Review June 2011

One Life

BBC film shows the beauty and the beast in Nature

One Life is a nature documentary, produced by BBC Earth Films, that shows how creatures in all parts of the world manage to survive and pass on life to the next generation. Featuring insects, birds, fish, reptiles and amphibians, mammals, and plants, the film captures the extraordinary range of intelligence needed to survive amid the many challenges of their lives.


The Japanese Macaque, for example, must stay in a thermal spa to survive the -20C winter, but only the highest-ranking females and infants are allowed in as others are banished to the cold. Then there is the Venus flytrap. When a fly touches one or more of the six tiny needles on the attractive carnivorous plant, within 20 seconds the tips will lock tight like prison bars and won’t open until the insect is dead or dying. The female Pacific giant octopus, meanwhile, will make generous sacrifices for her offspring, starving to death as she guards her eggs.

Animals generally are reflected positively in the media, but One Life does not hesitate to reveal the hard side of their struggle to survive.

New camera technology together with music and narration play a major role in creating a sense of presence. The film, amazingly photographed using a new high-tech camera that captures details viewers never may have seen before, doesn’t use computer graphics or other visual enhancements to modify reality. Yet, every bubble of water that rises as flying fish jump out of the water and even the tiny hairs of a butterfly can be seen.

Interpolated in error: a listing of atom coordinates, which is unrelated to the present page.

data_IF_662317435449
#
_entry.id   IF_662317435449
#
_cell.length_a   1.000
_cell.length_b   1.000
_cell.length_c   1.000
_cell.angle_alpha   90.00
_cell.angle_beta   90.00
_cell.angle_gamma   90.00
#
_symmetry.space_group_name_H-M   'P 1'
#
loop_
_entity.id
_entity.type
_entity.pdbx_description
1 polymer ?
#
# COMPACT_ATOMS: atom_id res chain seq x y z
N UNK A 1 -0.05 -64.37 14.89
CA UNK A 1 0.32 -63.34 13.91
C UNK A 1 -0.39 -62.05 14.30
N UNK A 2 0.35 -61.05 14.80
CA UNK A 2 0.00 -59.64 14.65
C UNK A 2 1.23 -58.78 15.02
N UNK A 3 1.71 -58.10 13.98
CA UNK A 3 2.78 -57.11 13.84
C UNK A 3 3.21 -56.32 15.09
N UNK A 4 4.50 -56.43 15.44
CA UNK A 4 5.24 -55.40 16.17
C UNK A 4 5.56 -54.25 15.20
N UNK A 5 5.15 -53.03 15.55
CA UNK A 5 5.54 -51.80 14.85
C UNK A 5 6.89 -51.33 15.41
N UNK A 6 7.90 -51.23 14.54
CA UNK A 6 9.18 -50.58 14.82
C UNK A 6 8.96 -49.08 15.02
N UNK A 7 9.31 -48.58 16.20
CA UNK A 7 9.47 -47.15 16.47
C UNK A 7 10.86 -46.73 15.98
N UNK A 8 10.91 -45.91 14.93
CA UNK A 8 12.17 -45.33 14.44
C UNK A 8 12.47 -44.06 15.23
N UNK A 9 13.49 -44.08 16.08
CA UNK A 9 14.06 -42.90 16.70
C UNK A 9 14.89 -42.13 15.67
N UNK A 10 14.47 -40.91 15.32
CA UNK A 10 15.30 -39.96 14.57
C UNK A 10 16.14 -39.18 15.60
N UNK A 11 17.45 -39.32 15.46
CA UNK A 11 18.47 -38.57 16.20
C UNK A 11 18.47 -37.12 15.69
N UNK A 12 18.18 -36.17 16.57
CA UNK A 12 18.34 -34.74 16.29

Clearly narrated by James Bond star Daniel Craig, each scene is accompanied by only minimum verbal detail, enabling the viewer to remain focused on the unfolding drama. The magnificent background music—composed by George Fenton of the famed BBC television documentary series Planet Earth—together with the camerawork and narration combine to stimulate all one’s senses and draw one closer to the reality of the creatures’ amazing and colourful lives.

The documentary took about 3,000 days to shoot and cost the equivalent of ¥3.5bn to produce. Capturing the fight for survival of 15 species on land, as well as in the sea and air, the film shows how, just like humans, these creatures have all learned remarkable strategies to survive and make life better for themselves. Undeniably, life is at once beautiful and harsh for all creatures on the planet. One Life will be released in Japan on 1 November.